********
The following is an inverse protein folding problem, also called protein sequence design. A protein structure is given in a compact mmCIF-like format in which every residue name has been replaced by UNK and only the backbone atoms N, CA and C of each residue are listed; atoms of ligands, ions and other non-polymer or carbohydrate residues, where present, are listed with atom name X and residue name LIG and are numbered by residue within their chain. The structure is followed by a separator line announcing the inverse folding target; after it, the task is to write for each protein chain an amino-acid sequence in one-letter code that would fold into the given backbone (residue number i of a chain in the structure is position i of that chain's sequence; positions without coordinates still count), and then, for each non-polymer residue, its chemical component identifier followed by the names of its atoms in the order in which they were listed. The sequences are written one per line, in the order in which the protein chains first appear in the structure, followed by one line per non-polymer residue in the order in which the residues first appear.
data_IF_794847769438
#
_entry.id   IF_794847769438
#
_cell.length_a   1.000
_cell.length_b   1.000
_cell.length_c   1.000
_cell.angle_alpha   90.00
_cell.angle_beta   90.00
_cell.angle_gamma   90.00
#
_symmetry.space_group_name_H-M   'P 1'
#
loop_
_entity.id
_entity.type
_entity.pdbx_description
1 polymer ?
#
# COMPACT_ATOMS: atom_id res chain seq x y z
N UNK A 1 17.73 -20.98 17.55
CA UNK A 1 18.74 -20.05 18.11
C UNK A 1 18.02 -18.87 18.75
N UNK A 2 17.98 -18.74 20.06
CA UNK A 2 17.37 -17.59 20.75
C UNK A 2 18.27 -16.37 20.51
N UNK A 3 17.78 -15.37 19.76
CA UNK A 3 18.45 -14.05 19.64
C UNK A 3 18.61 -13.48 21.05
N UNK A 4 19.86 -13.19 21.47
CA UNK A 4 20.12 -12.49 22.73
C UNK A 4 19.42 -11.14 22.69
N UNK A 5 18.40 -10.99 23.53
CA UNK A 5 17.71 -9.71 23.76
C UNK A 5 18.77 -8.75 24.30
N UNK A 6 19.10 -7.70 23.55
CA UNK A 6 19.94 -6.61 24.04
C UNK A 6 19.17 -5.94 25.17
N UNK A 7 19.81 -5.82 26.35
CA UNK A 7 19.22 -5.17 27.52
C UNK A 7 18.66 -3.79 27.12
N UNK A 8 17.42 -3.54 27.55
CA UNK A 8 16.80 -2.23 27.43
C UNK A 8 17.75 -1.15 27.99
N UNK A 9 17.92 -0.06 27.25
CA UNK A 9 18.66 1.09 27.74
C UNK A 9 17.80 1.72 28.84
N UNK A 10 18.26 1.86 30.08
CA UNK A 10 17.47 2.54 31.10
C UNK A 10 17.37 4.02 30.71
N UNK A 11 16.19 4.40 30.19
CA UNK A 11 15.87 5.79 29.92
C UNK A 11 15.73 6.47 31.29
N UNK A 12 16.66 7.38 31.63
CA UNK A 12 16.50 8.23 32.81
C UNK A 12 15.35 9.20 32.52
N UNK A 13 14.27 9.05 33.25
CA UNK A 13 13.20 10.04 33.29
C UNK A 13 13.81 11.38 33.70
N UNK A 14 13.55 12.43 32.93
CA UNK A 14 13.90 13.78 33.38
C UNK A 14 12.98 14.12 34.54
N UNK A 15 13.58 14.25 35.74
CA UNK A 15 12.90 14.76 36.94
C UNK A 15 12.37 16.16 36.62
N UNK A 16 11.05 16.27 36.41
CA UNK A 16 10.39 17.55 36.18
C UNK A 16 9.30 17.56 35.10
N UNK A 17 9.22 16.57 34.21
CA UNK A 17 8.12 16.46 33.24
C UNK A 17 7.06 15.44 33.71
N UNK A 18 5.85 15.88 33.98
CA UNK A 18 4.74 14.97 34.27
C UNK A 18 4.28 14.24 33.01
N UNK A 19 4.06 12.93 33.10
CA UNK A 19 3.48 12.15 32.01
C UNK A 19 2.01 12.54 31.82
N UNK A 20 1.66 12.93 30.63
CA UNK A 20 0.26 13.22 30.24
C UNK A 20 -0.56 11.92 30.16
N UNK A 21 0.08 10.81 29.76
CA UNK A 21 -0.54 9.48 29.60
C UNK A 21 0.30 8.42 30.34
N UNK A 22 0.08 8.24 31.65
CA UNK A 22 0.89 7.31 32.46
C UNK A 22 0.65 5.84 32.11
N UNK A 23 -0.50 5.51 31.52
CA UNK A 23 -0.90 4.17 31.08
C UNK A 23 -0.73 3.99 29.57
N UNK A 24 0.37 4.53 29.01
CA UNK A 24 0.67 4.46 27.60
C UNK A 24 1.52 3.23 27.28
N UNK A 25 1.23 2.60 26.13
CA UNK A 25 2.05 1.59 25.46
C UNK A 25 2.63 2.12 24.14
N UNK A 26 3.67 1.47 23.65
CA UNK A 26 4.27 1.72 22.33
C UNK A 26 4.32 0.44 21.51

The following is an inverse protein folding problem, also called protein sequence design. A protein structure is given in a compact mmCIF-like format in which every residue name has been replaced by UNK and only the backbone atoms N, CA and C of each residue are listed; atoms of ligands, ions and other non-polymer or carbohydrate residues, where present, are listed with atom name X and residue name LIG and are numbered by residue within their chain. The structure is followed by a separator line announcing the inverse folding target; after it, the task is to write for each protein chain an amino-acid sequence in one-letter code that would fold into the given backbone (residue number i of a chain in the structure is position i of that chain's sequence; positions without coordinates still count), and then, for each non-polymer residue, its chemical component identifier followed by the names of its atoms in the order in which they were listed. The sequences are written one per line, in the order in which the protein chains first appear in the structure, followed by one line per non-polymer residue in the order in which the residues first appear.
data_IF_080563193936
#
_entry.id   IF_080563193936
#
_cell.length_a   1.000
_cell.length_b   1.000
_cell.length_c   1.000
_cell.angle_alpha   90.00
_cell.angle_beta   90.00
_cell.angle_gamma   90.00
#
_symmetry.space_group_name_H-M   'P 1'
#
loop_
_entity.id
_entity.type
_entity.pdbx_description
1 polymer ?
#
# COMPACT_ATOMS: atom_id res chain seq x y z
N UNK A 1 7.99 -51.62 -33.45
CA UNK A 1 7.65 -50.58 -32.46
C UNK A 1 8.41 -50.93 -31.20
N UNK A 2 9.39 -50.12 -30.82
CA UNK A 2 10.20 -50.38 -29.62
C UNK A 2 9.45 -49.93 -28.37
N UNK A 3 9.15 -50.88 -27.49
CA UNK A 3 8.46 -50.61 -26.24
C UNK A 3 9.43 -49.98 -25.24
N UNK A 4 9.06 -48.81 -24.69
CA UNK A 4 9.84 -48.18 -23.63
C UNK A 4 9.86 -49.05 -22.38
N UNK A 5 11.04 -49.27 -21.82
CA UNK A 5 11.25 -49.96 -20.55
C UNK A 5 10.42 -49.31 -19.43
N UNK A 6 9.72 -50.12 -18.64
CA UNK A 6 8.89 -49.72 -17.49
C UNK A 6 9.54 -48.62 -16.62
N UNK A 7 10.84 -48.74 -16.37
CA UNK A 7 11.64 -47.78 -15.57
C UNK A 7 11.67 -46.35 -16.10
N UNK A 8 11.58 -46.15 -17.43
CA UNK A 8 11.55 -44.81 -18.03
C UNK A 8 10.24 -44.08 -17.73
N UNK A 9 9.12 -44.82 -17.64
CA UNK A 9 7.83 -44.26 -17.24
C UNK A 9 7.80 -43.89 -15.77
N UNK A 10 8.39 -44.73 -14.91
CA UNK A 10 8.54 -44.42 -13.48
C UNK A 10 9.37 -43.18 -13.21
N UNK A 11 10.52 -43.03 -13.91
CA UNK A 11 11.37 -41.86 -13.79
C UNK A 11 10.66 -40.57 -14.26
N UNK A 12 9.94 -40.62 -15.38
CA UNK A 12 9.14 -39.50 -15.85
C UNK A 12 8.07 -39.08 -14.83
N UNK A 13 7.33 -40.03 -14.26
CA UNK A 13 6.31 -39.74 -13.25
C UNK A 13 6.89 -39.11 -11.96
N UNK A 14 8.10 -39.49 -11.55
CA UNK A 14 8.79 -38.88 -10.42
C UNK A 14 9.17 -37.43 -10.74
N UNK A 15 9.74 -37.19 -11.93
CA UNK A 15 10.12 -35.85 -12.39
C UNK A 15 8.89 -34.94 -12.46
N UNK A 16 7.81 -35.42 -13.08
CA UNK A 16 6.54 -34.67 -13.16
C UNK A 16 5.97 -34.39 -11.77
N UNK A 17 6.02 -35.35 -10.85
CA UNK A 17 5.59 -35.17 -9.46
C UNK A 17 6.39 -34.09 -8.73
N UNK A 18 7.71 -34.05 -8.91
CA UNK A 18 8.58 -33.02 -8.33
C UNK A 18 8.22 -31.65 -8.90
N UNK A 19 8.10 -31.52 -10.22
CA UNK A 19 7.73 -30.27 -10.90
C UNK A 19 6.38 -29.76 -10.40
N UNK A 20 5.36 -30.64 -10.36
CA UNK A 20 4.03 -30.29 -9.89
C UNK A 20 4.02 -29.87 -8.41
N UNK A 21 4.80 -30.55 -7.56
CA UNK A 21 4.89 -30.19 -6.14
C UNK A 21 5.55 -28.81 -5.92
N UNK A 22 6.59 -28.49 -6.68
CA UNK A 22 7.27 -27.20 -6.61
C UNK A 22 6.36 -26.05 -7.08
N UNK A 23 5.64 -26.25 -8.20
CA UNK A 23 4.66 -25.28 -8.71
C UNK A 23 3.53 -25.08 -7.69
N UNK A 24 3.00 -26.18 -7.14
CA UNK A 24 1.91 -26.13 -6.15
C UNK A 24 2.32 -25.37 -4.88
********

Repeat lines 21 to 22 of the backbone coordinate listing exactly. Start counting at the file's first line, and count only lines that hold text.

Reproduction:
# COMPACT_ATOMS: atom_id res chain seq x y z
N UNK A 1 17.73 -20.98 17.55